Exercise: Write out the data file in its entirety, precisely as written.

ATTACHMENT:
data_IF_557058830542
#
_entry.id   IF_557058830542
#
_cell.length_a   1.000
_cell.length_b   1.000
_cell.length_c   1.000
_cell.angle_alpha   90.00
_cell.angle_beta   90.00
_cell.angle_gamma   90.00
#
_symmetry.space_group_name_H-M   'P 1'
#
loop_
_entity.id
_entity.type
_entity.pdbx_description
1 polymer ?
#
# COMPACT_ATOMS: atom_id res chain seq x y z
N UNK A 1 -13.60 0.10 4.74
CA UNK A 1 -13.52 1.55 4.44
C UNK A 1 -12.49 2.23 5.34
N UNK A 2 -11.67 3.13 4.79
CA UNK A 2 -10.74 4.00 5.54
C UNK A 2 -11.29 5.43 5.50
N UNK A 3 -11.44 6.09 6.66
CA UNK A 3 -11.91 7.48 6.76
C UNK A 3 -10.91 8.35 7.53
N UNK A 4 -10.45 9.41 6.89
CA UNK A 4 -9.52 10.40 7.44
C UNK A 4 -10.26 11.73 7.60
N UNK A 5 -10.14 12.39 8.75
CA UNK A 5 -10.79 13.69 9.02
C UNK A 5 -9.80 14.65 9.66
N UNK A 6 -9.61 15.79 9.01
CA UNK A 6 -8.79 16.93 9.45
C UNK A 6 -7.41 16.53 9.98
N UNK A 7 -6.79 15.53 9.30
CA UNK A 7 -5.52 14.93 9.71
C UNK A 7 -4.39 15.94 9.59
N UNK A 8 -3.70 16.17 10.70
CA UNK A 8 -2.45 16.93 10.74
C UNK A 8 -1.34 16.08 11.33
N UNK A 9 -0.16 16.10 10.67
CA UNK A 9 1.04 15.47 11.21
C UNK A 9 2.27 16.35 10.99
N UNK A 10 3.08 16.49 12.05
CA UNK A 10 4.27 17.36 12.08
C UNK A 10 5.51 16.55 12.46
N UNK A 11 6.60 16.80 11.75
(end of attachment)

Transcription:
data_IF_557058830542
#
_entry.id   IF_557058830542
#
_cell.length_a   1.000
_cell.length_b   1.000
_cell.length_c   1.000
_cell.angle_alpha   90.00
_cell.angle_beta   90.00
_cell.angle_gamma   90.00
#
_symmetry.space_group_name_H-M   'P 1'
#
loop_
_entity.id
_entity.type
_entity.pdbx_description
1 polymer ?
#
# COMPACT_ATOMS: atom_id res chain seq x y z
N UNK A 1 -13.60 0.10 4.74
CA UNK A 1 -13.52 1.55 4.44
C UNK A 1 -12.49 2.23 5.34
N UNK A 2 -11.67 3.13 4.79
CA UNK A 2 -10.74 4.00 5.54
C UNK A 2 -11.29 5.43 5.50
N UNK A 3 -11.44 6.09 6.66
CA UNK A 3 -11.91 7.48 6.76
C UNK A 3 -10.91 8.35 7.53
N UNK A 4 -10.45 9.41 6.89
CA UNK A 4 -9.52 10.40 7.44
C UNK A 4 -10.26 11.73 7.60
N UNK A 5 -10.14 12.39 8.75
CA UNK A 5 -10.79 13.69 9.02
C UNK A 5 -9.80 14.65 9.66
N UNK A 6 -9.61 15.79 9.01
CA UNK A 6 -8.79 16.93 9.45
C UNK A 6 -7.41 16.53 9.98
N UNK A 7 -6.79 15.53 9.30
CA UNK A 7 -5.52 14.93 9.71
C UNK A 7 -4.39 15.94 9.59
N UNK A 8 -3.70 16.17 10.70
CA UNK A 8 -2.45 16.93 10.74
C UNK A 8 -1.34 16.08 11.33
N UNK A 9 -0.16 16.10 10.67
CA UNK A 9 1.04 15.47 11.21
C UNK A 9 2.27 16.35 10.99
N UNK A 10 3.08 16.49 12.05
CA UNK A 10 4.27 17.36 12.08
C UNK A 10 5.51 16.55 12.46
N UNK A 11 6.60 16.80 11.75